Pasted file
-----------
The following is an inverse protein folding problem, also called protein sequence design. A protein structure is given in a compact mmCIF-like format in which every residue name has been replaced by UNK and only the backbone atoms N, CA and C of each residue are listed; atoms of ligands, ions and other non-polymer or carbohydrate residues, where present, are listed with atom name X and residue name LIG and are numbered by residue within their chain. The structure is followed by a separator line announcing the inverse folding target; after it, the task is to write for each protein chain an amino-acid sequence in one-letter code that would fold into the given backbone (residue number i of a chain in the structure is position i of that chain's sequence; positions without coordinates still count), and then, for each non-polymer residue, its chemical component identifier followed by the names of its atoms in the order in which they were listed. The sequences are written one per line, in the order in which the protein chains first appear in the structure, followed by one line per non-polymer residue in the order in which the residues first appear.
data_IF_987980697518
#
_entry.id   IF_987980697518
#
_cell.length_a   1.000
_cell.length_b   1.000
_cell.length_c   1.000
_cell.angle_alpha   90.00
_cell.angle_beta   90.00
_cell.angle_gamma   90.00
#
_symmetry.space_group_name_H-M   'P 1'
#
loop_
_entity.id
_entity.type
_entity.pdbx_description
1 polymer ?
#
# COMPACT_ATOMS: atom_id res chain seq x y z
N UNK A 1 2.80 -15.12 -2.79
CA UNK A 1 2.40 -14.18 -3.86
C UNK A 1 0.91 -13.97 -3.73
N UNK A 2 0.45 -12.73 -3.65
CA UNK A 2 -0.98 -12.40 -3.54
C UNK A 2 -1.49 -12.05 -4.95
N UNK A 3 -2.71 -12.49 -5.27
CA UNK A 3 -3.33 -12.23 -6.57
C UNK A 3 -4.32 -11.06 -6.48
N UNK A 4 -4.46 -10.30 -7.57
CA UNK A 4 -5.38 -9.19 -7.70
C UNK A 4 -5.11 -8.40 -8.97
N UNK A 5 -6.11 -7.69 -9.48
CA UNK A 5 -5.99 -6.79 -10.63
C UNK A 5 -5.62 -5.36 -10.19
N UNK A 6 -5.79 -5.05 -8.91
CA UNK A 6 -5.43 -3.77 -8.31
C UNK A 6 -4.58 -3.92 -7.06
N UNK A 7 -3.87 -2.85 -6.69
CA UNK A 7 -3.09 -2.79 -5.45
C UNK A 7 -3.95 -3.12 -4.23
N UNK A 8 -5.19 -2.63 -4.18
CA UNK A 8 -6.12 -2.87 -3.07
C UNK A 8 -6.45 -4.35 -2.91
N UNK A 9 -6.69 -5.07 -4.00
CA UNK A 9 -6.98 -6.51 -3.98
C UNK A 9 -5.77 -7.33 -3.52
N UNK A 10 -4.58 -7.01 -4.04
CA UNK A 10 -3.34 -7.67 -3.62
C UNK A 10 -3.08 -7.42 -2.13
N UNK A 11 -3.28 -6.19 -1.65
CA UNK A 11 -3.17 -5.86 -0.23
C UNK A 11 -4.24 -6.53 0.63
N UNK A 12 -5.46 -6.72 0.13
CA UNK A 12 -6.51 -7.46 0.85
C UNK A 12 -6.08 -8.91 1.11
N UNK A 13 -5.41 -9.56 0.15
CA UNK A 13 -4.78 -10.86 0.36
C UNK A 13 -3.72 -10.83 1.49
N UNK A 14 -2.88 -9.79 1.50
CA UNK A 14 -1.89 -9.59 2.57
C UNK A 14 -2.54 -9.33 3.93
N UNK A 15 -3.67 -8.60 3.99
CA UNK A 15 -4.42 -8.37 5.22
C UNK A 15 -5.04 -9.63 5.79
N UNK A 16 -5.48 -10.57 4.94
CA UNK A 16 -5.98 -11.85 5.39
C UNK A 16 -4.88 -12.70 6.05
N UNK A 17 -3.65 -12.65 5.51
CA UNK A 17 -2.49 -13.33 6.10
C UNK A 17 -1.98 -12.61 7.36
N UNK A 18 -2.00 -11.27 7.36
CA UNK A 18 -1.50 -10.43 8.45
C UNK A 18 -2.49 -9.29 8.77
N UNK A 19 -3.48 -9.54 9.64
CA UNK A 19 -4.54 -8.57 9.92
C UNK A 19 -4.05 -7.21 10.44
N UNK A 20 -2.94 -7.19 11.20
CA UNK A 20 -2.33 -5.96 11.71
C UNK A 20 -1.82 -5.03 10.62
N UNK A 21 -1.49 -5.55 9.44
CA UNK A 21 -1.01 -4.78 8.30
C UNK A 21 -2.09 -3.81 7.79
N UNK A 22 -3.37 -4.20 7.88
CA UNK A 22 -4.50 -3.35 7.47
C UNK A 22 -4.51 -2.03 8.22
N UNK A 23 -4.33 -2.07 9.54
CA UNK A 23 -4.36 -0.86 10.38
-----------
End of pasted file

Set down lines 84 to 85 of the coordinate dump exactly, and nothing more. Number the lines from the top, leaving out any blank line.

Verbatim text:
C UNK A 21 -2.09 -3.81 7.79
N UNK A 22 -3.37 -4.20 7.88